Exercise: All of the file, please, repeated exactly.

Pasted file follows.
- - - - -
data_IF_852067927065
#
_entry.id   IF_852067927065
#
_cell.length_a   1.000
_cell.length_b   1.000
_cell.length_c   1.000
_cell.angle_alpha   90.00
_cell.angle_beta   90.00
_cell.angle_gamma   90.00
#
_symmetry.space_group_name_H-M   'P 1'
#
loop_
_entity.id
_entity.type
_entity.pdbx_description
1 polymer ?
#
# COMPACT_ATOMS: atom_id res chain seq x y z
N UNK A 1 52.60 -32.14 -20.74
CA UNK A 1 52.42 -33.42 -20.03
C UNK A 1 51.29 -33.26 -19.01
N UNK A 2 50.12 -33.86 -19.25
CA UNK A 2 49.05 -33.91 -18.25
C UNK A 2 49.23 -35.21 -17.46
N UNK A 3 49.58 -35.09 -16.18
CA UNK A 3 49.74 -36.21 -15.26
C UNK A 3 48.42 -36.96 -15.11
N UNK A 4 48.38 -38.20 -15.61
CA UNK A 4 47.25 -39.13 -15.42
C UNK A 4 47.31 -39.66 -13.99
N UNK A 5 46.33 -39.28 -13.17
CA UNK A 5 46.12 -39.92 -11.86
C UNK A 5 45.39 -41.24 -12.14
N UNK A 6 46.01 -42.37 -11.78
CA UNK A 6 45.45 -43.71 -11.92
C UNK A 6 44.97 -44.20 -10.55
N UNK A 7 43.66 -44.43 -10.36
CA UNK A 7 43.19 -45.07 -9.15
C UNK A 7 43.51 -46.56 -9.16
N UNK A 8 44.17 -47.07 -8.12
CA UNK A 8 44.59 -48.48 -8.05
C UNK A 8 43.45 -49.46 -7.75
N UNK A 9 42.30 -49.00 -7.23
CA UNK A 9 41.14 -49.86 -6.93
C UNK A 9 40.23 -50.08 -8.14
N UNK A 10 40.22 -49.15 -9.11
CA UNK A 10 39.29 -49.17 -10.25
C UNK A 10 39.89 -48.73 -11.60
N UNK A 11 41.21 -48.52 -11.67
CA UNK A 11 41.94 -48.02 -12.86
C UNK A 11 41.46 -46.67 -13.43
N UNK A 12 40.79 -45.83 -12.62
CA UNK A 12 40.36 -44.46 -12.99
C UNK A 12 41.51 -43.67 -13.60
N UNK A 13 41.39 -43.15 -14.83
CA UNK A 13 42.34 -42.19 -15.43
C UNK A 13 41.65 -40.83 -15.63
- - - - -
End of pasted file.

data_IF_852067927065
#
_entry.id   IF_852067927065
#
_cell.length_a   1.000
_cell.length_b   1.000
_cell.length_c   1.000
_cell.angle_alpha   90.00
_cell.angle_beta   90.00
_cell.angle_gamma   90.00
#
_symmetry.space_group_name_H-M   'P 1'
#
loop_
_entity.id
_entity.type
_entity.pdbx_description
1 polymer ?
#
# COMPACT_ATOMS: atom_id res chain seq x y z
N UNK A 1 52.60 -32.14 -20.74
CA UNK A 1 52.42 -33.42 -20.03
C UNK A 1 51.29 -33.26 -19.01
N UNK A 2 50.12 -33.86 -19.25
CA UNK A 2 49.05 -33.91 -18.25
C UNK A 2 49.23 -35.21 -17.46
N UNK A 3 49.58 -35.09 -16.18
CA UNK A 3 49.74 -36.21 -15.26
C UNK A 3 48.42 -36.96 -15.11
N UNK A 4 48.38 -38.20 -15.61
CA UNK A 4 47.25 -39.13 -15.42
C UNK A 4 47.31 -39.66 -13.99
N UNK A 5 46.33 -39.28 -13.17
CA UNK A 5 46.12 -39.92 -11.86
C UNK A 5 45.39 -41.24 -12.14
N UNK A 6 46.01 -42.37 -11.78
CA UNK A 6 45.45 -43.71 -11.92
C UNK A 6 44.97 -44.20 -10.55
N UNK A 7 43.66 -44.43 -10.36
CA UNK A 7 43.19 -45.07 -9.15
C UNK A 7 43.51 -46.56 -9.16
N UNK A 8 44.17 -47.07 -8.12
CA UNK A 8 44.59 -48.48 -8.05
C UNK A 8 43.45 -49.46 -7.75
N UNK A 9 42.30 -49.00 -7.23
CA UNK A 9 41.14 -49.86 -6.93
C UNK A 9 40.23 -50.08 -8.14
N UNK A 10 40.22 -49.15 -9.11
CA UNK A 10 39.29 -49.17 -10.25
C UNK A 10 39.89 -48.73 -11.60
N UNK A 11 41.21 -48.52 -11.67
CA UNK A 11 41.94 -48.02 -12.86
C UNK A 11 41.46 -46.67 -13.43
N UNK A 12 40.79 -45.83 -12.62
CA UNK A 12 40.36 -44.46 -12.99
C UNK A 12 41.51 -43.67 -13.60
N UNK A 13 41.39 -43.15 -14.83
CA UNK A 13 42.34 -42.19 -15.43
C UNK A 13 41.65 -40.83 -15.63